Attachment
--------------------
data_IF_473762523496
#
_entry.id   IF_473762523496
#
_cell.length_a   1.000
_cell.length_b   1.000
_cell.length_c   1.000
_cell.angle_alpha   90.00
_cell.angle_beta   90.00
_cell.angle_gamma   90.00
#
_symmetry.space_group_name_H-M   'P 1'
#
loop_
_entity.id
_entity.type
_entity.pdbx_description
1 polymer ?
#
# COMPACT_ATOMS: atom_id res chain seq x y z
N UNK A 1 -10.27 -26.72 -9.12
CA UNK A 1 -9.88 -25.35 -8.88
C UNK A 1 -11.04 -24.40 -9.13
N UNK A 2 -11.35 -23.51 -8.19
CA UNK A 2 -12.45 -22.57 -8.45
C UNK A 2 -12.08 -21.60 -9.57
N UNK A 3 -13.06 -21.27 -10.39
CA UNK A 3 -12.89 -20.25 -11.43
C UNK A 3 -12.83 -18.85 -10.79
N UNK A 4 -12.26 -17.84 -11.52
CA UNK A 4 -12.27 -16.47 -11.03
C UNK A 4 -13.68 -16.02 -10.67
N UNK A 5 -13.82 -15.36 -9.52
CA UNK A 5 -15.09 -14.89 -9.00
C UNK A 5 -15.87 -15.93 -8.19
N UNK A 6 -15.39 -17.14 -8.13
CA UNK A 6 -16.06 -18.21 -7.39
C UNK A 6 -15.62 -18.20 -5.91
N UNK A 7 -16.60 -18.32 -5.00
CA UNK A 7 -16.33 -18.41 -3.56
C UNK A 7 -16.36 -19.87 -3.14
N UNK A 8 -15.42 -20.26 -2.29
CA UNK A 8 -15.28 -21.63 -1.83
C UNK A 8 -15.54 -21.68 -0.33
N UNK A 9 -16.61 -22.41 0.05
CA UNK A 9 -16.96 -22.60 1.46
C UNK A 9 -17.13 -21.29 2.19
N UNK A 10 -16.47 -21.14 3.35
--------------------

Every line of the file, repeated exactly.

data_IF_473762523496
#
_entry.id   IF_473762523496
#
_cell.length_a   1.000
_cell.length_b   1.000
_cell.length_c   1.000
_cell.angle_alpha   90.00
_cell.angle_beta   90.00
_cell.angle_gamma   90.00
#
_symmetry.space_group_name_H-M   'P 1'
#
loop_
_entity.id
_entity.type
_entity.pdbx_description
1 polymer ?
#
# COMPACT_ATOMS: atom_id res chain seq x y z
N UNK A 1 -10.27 -26.72 -9.12
CA UNK A 1 -9.88 -25.35 -8.88
C UNK A 1 -11.04 -24.40 -9.13
N UNK A 2 -11.35 -23.51 -8.19
CA UNK A 2 -12.45 -22.57 -8.45
C UNK A 2 -12.08 -21.60 -9.57
N UNK A 3 -13.06 -21.27 -10.39
CA UNK A 3 -12.89 -20.25 -11.43
C UNK A 3 -12.83 -18.85 -10.79
N UNK A 4 -12.26 -17.84 -11.52
CA UNK A 4 -12.27 -16.47 -11.03
C UNK A 4 -13.68 -16.02 -10.67
N UNK A 5 -13.82 -15.36 -9.52
CA UNK A 5 -15.09 -14.89 -9.00
C UNK A 5 -15.87 -15.93 -8.19
N UNK A 6 -15.39 -17.14 -8.13
CA UNK A 6 -16.06 -18.21 -7.39
C UNK A 6 -15.62 -18.20 -5.91
N UNK A 7 -16.60 -18.32 -5.00
CA UNK A 7 -16.33 -18.41 -3.56
C UNK A 7 -16.36 -19.87 -3.14
N UNK A 8 -15.42 -20.26 -2.29
CA UNK A 8 -15.28 -21.63 -1.83
C UNK A 8 -15.54 -21.68 -0.33
N UNK A 9 -16.61 -22.41 0.05
CA UNK A 9 -16.96 -22.60 1.46
C UNK A 9 -17.13 -21.29 2.19
N UNK A 10 -16.47 -21.14 3.35